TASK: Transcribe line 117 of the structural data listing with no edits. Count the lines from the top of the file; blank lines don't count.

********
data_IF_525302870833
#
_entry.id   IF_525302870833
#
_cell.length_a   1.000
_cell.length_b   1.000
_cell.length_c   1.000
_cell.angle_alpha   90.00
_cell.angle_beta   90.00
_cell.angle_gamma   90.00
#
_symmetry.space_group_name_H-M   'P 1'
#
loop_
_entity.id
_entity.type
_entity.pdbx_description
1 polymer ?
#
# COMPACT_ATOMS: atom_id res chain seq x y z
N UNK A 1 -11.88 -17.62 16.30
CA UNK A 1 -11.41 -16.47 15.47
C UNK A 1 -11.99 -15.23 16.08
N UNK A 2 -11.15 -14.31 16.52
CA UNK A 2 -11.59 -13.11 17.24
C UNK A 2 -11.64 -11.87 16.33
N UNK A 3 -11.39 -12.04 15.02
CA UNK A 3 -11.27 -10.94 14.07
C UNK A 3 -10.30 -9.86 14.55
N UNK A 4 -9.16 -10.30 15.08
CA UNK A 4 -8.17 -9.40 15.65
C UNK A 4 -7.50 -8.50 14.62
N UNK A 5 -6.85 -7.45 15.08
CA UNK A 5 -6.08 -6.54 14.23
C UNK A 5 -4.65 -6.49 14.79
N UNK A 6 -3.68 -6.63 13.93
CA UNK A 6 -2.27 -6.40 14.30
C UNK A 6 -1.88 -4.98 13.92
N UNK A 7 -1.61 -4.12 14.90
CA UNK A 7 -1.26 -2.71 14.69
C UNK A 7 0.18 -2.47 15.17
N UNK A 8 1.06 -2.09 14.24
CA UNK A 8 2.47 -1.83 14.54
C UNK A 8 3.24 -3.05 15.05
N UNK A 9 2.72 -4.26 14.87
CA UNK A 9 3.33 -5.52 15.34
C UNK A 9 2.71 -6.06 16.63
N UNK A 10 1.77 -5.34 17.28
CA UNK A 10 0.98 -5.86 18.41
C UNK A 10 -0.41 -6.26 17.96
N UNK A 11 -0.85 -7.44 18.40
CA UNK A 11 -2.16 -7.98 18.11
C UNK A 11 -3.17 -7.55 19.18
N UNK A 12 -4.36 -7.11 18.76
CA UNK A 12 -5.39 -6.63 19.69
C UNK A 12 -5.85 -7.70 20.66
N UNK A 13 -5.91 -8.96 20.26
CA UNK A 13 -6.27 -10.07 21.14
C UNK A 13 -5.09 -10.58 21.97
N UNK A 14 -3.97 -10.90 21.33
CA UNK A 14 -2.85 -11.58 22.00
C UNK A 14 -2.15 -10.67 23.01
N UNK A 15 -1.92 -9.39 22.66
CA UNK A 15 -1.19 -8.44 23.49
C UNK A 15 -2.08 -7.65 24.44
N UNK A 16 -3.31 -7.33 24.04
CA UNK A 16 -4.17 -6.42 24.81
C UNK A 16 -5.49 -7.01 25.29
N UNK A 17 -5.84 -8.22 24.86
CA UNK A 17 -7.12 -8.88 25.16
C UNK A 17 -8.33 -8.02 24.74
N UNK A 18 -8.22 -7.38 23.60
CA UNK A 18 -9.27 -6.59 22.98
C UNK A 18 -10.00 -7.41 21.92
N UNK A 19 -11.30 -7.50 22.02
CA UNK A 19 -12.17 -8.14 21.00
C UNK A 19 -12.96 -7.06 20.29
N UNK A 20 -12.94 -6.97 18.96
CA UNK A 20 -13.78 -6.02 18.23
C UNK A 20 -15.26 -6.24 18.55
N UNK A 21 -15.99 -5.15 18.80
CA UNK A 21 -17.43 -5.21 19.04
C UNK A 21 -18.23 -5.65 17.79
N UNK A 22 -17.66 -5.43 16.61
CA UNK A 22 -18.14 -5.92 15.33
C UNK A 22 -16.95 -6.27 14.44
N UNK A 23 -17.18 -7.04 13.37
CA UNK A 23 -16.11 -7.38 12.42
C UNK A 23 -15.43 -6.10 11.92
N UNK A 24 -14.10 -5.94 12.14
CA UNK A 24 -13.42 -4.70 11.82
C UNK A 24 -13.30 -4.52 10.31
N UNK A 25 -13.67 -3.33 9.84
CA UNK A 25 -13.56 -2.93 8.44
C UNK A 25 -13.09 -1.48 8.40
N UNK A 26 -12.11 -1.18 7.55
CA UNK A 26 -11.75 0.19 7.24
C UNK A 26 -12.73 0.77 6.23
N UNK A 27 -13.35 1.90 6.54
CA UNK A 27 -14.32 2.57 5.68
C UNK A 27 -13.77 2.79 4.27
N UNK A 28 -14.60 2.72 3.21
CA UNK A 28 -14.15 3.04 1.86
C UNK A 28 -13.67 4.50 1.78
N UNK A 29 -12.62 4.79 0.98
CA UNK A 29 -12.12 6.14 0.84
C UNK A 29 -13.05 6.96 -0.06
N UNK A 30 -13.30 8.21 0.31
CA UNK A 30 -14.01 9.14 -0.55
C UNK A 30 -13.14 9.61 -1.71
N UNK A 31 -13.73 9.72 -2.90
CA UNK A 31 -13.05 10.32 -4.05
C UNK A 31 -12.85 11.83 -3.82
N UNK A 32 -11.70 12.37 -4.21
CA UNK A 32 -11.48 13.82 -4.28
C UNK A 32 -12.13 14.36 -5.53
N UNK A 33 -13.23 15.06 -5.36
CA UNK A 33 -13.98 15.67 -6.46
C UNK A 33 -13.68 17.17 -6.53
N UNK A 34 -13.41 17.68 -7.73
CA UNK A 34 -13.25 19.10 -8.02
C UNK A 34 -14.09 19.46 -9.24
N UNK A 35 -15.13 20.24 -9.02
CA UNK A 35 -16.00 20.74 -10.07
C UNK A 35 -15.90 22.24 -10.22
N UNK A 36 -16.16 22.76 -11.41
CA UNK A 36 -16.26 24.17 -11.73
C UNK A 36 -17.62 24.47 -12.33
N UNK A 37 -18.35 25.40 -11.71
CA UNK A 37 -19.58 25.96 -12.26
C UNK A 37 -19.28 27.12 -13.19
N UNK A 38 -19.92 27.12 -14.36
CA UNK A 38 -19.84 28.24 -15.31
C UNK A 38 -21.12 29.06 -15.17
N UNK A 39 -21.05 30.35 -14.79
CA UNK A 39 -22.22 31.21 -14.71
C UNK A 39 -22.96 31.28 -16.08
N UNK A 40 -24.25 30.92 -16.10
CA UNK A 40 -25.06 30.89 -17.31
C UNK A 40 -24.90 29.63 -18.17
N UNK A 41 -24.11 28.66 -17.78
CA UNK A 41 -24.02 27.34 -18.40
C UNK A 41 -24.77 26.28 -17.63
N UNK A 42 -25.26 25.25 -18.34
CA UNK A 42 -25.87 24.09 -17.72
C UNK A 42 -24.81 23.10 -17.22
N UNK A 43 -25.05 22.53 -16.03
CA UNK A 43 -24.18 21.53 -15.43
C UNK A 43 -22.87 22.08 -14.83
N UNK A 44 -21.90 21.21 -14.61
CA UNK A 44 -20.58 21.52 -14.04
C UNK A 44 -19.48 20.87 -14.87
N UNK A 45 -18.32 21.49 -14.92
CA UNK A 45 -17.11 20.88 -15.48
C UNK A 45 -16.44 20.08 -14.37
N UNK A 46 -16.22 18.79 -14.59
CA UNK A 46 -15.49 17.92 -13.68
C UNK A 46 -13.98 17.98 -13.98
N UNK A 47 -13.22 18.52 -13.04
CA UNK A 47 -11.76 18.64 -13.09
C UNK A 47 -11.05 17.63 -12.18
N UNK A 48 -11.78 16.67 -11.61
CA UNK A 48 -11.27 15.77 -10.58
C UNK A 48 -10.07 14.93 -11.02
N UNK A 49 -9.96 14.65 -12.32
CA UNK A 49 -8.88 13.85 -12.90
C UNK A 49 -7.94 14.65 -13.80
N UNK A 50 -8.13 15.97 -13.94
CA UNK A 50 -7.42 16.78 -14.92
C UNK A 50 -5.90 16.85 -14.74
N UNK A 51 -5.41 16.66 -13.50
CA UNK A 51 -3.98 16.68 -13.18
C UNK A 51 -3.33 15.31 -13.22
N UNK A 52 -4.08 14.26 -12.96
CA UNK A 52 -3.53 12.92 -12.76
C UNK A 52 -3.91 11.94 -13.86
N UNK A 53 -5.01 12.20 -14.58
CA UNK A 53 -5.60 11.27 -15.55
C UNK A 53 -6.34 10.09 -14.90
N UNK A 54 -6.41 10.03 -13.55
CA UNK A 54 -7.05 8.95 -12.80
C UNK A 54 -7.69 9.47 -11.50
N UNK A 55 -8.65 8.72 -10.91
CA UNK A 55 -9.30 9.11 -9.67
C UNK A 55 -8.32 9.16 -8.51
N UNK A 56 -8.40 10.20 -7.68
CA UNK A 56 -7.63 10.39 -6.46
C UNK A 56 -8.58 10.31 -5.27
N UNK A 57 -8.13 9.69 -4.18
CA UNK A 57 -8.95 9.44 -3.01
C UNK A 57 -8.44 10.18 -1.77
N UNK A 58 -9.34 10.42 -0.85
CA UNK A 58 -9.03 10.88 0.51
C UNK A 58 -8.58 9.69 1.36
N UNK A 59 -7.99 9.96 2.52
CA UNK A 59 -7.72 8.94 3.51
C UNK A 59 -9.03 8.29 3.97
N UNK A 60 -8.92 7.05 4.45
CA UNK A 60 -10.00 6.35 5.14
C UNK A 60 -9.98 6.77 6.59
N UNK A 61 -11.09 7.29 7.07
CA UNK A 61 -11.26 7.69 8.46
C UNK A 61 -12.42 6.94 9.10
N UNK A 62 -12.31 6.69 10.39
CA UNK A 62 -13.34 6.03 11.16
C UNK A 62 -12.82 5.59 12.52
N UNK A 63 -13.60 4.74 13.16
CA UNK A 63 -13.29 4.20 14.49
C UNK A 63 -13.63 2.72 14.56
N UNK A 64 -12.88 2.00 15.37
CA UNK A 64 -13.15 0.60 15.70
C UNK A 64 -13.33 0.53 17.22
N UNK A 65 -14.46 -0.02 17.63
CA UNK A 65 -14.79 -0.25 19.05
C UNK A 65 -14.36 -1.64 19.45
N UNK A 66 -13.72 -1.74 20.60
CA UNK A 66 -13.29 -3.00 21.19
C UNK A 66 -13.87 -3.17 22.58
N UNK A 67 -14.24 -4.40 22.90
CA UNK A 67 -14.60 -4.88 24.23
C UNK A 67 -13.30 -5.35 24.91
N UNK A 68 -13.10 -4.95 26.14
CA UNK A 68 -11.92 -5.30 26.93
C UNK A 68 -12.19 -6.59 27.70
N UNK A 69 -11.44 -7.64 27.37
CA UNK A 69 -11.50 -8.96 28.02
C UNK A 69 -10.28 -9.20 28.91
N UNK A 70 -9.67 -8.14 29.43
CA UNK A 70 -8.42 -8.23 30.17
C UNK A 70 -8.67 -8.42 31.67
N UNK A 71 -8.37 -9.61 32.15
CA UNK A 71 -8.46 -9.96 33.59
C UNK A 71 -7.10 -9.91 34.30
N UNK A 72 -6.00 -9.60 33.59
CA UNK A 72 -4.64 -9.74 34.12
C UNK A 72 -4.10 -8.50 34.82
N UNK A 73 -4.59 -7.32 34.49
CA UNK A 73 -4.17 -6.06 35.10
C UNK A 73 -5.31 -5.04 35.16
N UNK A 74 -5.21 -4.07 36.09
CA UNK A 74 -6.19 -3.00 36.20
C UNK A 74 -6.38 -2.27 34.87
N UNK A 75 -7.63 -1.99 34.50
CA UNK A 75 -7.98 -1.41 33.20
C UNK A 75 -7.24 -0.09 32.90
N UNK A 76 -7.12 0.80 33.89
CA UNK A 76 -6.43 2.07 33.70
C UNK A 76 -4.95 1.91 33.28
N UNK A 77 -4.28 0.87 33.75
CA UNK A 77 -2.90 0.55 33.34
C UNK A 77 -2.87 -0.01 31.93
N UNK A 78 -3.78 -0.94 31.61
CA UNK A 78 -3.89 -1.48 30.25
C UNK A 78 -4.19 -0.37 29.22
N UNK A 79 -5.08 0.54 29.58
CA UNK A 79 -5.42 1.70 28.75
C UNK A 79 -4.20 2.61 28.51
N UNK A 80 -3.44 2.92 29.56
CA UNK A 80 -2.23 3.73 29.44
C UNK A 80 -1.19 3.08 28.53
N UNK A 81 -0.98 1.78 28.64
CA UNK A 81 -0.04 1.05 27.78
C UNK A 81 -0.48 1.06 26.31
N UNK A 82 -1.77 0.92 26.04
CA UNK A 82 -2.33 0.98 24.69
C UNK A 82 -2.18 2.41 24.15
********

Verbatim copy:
N UNK A 33 -13.23 15.06 -5.36